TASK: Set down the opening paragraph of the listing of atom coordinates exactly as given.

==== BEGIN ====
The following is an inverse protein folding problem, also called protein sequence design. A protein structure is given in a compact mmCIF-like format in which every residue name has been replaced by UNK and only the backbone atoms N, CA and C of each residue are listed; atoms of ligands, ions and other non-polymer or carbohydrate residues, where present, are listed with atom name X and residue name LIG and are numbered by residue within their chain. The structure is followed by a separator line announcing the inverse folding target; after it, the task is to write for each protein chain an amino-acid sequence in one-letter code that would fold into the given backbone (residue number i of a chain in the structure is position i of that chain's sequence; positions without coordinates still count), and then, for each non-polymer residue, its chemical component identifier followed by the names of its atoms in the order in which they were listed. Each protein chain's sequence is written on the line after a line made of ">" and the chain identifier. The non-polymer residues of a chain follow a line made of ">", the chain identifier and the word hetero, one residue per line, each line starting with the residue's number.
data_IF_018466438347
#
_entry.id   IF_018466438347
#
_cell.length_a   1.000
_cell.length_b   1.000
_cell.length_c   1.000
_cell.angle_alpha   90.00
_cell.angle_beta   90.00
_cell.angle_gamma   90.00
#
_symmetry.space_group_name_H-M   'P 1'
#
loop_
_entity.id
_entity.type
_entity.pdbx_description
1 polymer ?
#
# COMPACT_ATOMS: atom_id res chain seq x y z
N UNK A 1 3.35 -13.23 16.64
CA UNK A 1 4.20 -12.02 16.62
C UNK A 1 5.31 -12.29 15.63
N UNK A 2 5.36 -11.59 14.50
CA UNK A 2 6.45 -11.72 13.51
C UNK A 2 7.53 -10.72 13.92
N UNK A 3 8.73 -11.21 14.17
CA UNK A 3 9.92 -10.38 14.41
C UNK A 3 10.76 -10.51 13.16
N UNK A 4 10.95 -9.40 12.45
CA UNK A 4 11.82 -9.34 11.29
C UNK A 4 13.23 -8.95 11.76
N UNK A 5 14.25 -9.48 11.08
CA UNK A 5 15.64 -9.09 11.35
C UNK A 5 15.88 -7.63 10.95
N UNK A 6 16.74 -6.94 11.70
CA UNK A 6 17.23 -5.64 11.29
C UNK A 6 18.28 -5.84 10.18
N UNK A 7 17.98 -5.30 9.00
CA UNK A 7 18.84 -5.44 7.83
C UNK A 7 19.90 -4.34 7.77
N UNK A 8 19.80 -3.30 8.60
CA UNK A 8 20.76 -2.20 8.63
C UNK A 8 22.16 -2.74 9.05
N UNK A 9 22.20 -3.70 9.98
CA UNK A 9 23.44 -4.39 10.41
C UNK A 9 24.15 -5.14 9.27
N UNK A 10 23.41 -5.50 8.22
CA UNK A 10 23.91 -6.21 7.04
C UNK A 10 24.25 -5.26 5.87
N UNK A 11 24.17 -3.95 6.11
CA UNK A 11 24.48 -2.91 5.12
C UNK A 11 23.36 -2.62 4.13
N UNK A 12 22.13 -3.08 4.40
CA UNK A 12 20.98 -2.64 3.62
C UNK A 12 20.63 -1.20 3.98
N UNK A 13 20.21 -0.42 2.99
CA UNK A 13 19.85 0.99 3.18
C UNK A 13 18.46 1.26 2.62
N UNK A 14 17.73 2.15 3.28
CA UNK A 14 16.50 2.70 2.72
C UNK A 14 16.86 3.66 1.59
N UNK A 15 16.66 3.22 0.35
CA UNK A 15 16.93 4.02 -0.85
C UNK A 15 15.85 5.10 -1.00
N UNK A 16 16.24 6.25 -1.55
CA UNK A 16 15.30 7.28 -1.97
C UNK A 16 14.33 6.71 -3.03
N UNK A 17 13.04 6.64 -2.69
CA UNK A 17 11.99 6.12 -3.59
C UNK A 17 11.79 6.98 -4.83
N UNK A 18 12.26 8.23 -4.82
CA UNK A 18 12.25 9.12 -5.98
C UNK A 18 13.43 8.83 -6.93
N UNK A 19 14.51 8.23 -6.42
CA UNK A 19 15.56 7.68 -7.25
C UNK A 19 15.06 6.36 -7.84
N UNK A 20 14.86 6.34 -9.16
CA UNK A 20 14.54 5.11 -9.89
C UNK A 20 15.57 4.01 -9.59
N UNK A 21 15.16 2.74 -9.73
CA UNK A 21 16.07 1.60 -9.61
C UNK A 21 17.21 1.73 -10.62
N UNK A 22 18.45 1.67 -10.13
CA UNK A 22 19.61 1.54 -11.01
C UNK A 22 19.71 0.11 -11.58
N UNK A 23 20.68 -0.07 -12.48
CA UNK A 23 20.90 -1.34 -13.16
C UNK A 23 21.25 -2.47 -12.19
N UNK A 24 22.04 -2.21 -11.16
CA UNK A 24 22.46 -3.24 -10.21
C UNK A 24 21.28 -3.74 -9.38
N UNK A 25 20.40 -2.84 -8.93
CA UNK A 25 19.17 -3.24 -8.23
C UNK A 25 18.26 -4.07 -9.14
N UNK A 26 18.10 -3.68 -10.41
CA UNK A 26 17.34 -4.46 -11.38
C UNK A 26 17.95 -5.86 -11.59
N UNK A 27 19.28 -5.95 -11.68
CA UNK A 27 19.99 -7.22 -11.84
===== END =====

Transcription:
The following is an inverse protein folding problem, also called protein sequence design. A protein structure is given in a compact mmCIF-like format in which every residue name has been replaced by UNK and only the backbone atoms N, CA and C of each residue are listed; atoms of ligands, ions and other non-polymer or carbohydrate residues, where present, are listed with atom name X and residue name LIG and are numbered by residue within their chain. The structure is followed by a separator line announcing the inverse folding target; after it, the task is to write for each protein chain an amino-acid sequence in one-letter code that would fold into the given backbone (residue number i of a chain in the structure is position i of that chain's sequence; positions without coordinates still count), and then, for each non-polymer residue, its chemical component identifier followed by the names of its atoms in the order in which they were listed. Each protein chain's sequence is written on the line after a line made of ">" and the chain identifier. The non-polymer residues of a chain follow a line made of ">", the chain identifier and the word hetero, one residue per line, each line starting with the residue's number.